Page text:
Note: This article first appeared in the August, 2019 issue of Edge International Communiqué (EIC).*
1. Substantive Practice
Gone are the days when some level of specialization in an area could sustain a practice over a lawyer’s lifetime. Things are changing too fast and new competitors will emerge – some of them not even law firms.
In the meantime, what you can do is think about the future of both your practice area and the clients you serve.
We’ve been using the following life cycle S-curve for a long time. It was borrowed from industry and the legal profession has embraced it gradually over the last number of decades. The graph applies to both your substantive practice, and the client you serve within it.
The S-curve may be applied to your practice, your firm, your practice area, your client, an industry, or all of the above. Most work gravitates to the right side of the curve where rates are low and competition is high, as opposed to the left where exciting emerging areas afford major strategic opportunities with few competitors and low resistance to fees. Therefore, it is necessary to be forward-thinking.
2. The Business of Law in a Digital World
I am asked by people at international associations of law firms, and sometimes by those at individual firms, “How is the practice of law changing? What do I need to know, and how do I keep up?”
The oldest members of your firm might remember when firms began to use computers for data-processing. All lawyers will remember the accelerating change of technology — from how word-processing is done to how documents are generated.
Today, with machine learning and what is commonly referenced as “artificial intelligence,“ the quality of documentation is ever-enhanced, while the cost of generating it decreases.
Many firms seem unaware that they now exist in a digital environment that needs to be nurtured. Firms are now rated on-line whether they like it or not, and enlightened firms are fostering more positive reviews.
This is not the place for a deep dive on the subject, but it is a caution that firms that are not making a considerable effort to learn the changing technology around them – and to embrace it – will soon be left behind.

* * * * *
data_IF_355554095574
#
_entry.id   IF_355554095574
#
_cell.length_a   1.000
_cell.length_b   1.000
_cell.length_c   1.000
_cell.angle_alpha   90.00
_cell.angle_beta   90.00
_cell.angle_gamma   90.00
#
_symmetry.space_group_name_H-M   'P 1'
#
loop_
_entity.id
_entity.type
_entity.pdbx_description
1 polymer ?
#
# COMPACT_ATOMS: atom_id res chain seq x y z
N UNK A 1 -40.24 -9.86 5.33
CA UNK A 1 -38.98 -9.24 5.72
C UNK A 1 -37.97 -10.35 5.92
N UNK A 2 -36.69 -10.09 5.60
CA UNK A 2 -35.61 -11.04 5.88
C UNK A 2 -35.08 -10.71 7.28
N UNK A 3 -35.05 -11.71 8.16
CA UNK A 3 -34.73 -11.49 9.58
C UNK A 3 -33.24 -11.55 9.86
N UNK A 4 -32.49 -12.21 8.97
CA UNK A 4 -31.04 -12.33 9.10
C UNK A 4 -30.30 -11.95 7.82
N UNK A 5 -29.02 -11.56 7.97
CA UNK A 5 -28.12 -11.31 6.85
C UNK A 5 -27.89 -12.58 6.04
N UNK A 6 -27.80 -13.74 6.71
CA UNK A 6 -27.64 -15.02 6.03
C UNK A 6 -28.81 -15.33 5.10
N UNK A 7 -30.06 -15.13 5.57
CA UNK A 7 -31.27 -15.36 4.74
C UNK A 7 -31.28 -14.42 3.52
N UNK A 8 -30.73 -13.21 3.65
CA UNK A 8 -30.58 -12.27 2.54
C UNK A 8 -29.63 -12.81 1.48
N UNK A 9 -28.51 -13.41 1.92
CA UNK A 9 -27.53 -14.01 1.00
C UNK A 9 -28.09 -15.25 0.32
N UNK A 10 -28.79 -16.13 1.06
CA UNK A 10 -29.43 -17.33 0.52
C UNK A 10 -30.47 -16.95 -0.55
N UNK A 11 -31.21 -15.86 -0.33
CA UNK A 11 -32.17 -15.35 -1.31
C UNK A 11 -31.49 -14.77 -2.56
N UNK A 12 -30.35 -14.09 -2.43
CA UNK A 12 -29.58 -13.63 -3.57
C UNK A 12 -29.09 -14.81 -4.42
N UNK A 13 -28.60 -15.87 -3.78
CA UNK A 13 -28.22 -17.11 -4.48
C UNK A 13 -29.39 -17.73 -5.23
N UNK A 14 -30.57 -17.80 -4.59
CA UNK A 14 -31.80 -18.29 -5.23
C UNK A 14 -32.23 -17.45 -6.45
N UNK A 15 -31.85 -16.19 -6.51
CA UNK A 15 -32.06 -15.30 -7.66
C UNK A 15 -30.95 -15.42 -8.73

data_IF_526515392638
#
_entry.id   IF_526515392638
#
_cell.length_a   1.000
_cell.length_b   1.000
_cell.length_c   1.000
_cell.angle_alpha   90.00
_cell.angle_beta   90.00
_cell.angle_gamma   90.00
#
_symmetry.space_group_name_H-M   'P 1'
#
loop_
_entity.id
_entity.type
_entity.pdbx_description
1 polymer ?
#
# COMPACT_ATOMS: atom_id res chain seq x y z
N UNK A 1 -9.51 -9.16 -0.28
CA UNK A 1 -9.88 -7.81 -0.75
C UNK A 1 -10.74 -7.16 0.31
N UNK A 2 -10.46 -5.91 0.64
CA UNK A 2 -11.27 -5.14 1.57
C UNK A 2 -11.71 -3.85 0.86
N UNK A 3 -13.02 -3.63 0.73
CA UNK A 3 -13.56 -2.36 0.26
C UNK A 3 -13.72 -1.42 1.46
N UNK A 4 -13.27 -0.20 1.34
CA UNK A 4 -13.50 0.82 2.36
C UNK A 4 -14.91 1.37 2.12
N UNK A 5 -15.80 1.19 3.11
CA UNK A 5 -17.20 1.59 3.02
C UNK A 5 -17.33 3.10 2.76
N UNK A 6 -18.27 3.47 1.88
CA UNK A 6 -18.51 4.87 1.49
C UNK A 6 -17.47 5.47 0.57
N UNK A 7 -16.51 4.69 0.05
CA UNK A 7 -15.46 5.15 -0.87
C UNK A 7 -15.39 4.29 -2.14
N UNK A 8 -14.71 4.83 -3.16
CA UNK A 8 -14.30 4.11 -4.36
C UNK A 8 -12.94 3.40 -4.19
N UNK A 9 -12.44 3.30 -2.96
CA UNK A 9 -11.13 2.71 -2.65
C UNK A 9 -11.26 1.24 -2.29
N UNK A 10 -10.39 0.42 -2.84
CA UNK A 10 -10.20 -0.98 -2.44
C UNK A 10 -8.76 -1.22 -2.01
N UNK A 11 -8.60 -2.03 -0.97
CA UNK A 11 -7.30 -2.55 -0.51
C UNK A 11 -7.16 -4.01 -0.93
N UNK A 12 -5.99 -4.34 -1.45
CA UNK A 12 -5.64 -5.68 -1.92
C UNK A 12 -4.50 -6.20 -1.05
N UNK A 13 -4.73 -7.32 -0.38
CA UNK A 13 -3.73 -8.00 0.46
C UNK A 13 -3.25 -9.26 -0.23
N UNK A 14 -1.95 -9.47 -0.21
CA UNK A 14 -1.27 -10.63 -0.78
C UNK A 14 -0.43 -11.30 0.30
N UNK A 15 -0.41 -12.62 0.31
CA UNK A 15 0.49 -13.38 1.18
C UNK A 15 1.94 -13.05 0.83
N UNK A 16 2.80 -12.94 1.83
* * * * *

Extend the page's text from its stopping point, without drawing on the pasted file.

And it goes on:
3. The Firm
Well-managed firms outcompete poorly managed firms. Firms with a business plan outcompete firms without a business plan. Why then, at conferences where managing partners gather, do we see by the use of anonymous voting machines that the vast majority of firms don’t have a business plan? (I’m referring to a sample across a wide spectrum of firm sizes. If you’re thinking that the top 25 firms in the world likely have a plan, you are correct.) Firms that do not see the benefit of managing the business of law are being left behind.
The better firms train their leaders on how to get improved performance from their people. The better firms train their individual lawyers on client-relations skills so they can give greater satisfaction to their clients and attract more desirable work, both in traditional ways (via personal relationships) and in digital ones (through an online presence).
* In the next two parts of this series, I will challenge readers to focus on their clients (Part 2) and their families (Part 3).
Each month, EIC publishes items of interest to lawyers around the world on various aspects of law-firm strategy, marketing, technology, management, economics, human relations and a host of other topics. In addition to the most recent edition, the EIC site includes a sign-up page for those who are interested in subscribing to EIC, as well as a list of archived articles.
I’d be happy to discuss any of the component pieces of this article in greater depth. I welcome your thoughts and feedback on both Edge International Communique and Amazing Firms, Amazing Practices, either in the comments section below, or directly via email.